By Rose Steptoe, Graduate Writer
The Department of English and Comparative Literature congratulates Katherine Stein on being awarded the Maynard Adams Fellowship for the Public Humanities for 2020-2021! The Carolina Public Humanities awards the fellowship to students whose research is in the humanities, fine arts, or social studies and encourages public engagement in its graduate experience and future careers.
Katherine Stein is a second-year ECL Ph.D. student who specializes in Victorian literature. Her research “extends forward from the nineteenth century into the present day, where [she studies] British identity, the historical novel, and contemporary historical fiction.” Stein’s work may be centered in the nineteenth century, but it addresses questions that are exigent for today’s society: “Not only do I study the Victorians’ relationship to the past and their visions of an imperial future, but I also consider how these notions of history, identity, and time are refracted and revised for the purposes of our contemporary present.”
“Public humanities work is incredibly important to me and is central to how I conceptualize myself as a young scholar,” says Stein. The Adams Fellowships emphasizes the value of public-facing scholarship, and Stein’s work as both a scholar and educator strives to maintain relevance and value for communities outside of academia.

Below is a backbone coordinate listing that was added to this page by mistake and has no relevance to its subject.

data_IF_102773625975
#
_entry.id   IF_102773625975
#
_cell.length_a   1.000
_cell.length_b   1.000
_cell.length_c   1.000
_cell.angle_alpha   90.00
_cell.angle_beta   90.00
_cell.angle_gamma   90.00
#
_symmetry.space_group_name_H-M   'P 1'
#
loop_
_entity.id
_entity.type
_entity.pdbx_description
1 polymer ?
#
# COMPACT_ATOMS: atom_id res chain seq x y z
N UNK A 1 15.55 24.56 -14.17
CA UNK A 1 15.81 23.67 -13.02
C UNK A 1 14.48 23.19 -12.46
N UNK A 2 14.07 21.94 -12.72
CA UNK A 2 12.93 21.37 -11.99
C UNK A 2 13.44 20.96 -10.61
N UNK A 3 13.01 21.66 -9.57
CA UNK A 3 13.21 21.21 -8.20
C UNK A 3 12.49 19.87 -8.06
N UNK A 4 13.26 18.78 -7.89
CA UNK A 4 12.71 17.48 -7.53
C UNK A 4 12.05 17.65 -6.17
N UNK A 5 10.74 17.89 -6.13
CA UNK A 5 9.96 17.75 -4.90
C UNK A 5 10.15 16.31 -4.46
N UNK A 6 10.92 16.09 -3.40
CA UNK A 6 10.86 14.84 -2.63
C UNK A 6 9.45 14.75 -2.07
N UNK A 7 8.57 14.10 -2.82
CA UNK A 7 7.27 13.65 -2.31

Stein sees the Adams Fellowship as an opportunity to further how her research plays a public role: “I endeavor to integrate…public values across all facets of my scholarly identity—across my teaching, my research, and my community involvement more broadly. I’m really looking forward to being a part of the Maynard Adams Fellows program, where I will have the chance to deepen my academic work, expand its relevance to the broader communities around us, and continue to define myself as a public humanist.”
With this fellowship, Stein plans to interrogate how literature can play a larger role in history museums. She believes if more space is made for literature in museums and other public-facing venues, then texts like the historical novel will have the ability to “broaden peoples’ historical sensibilities.” Ultimately, Stein says, “Literature has the power to inspire historical empathy.”